“The only thing that stops a bad guy with a gun is a good guy with a gun,” he said. “When somebody is breaking down your door because they’re desperate for food, water, medicine for their family, what are you going to do?”
Studies suggest that gun use for self-defense is exceedingly rare. A 2015 study published in the journal Preventive Medicine found that self-defense gun use occurs in less than one percent of all crimes when the victim and perpetrator encounter each other. But many preppers and and anti-government groups urge their neighbors to stock up on guns and point to extraordinary crises, such as a deadly pandemic, as times when self-defense is most important.
Followers of the Redoubt movement were galvanized by the controversial memo issued by the Department of Homeland Security suggesting that gun stores be deemed essential services. It was the latest in a series of overtures to the far right from the Trump Administration.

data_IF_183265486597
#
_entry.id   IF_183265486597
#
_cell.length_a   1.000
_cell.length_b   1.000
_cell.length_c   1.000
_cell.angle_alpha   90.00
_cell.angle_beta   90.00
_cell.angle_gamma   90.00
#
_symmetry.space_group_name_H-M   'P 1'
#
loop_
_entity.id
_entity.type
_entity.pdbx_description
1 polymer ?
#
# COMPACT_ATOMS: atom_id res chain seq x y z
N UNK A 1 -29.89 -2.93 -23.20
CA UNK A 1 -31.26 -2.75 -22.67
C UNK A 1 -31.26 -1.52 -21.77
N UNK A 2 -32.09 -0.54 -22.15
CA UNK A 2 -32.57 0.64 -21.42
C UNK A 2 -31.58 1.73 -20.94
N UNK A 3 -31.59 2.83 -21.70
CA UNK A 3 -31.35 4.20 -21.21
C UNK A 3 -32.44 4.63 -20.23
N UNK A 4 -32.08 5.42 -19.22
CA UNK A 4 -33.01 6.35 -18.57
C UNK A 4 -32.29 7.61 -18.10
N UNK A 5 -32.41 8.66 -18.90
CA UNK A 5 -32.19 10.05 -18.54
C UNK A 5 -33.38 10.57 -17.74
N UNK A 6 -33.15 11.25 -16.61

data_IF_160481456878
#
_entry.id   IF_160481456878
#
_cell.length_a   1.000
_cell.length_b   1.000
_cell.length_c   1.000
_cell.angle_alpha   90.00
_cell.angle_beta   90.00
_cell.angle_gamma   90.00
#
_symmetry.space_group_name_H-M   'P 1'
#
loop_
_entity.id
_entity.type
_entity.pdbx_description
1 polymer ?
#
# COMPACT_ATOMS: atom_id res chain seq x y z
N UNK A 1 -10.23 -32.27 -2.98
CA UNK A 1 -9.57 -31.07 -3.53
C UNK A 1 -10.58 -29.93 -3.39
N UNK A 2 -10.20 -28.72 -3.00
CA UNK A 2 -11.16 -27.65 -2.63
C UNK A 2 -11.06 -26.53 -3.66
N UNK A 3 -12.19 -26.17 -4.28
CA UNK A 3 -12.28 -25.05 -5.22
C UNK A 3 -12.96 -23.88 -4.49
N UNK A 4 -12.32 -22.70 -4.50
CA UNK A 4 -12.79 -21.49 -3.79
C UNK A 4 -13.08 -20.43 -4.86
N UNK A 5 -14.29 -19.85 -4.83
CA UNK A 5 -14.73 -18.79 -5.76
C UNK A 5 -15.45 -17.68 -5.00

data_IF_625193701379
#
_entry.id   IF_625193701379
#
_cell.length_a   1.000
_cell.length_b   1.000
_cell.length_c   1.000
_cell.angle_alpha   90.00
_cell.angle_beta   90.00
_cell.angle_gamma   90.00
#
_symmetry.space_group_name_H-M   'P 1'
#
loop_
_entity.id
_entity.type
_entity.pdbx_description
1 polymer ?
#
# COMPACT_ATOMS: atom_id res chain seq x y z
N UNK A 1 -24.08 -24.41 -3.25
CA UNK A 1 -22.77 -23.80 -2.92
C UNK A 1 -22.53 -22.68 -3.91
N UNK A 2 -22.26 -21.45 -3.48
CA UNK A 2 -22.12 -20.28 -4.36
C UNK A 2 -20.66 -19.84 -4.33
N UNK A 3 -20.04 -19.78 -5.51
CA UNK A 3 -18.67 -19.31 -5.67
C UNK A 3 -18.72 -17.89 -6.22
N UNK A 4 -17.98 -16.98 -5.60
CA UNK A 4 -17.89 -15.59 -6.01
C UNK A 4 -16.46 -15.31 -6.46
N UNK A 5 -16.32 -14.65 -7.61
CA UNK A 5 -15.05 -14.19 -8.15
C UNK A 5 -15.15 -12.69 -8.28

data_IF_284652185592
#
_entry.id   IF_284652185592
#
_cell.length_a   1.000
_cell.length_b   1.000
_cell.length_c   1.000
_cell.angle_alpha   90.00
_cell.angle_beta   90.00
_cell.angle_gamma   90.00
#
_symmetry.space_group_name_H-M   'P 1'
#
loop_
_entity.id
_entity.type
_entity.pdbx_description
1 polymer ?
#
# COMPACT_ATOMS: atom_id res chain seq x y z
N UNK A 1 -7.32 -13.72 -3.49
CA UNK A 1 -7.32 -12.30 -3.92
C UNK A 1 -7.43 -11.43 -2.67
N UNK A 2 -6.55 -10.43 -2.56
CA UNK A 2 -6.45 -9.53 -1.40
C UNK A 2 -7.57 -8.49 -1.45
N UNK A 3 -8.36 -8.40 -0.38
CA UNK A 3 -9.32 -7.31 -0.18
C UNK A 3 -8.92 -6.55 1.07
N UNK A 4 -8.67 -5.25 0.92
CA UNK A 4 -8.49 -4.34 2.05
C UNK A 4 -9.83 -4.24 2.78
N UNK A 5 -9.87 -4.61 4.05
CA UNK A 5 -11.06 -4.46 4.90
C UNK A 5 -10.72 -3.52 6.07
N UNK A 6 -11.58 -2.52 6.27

Alexander Barron, who runs the Charles Carroll Society, a website focused on the American Redoubt, said he was encouraged by DHS’ move.
“I support President Trump wholly when he recommended to governors nationwide that things like firearms, gun stores and shooting ranges remain as essential services for the American people during these times of need,” he said.
Watching for a red line
David Gletty spent years infiltrating anti-government groups as a paid operative for the FBI. He said some anti-government groups may see the fear of COVID-19 as an opportunity.
“It’s a true crisis, but it’s a great recruitment tool for these militias,” he said.
Gletty said many who adhere to an anti-government mindset don’t recognize the authority of any government officials past their county sheriff. That could mean the potential for violence.
“They are prepared if the government does come with law enforcement and try to shut them down,” Gletty said. “That’s that’s where the red line will be.”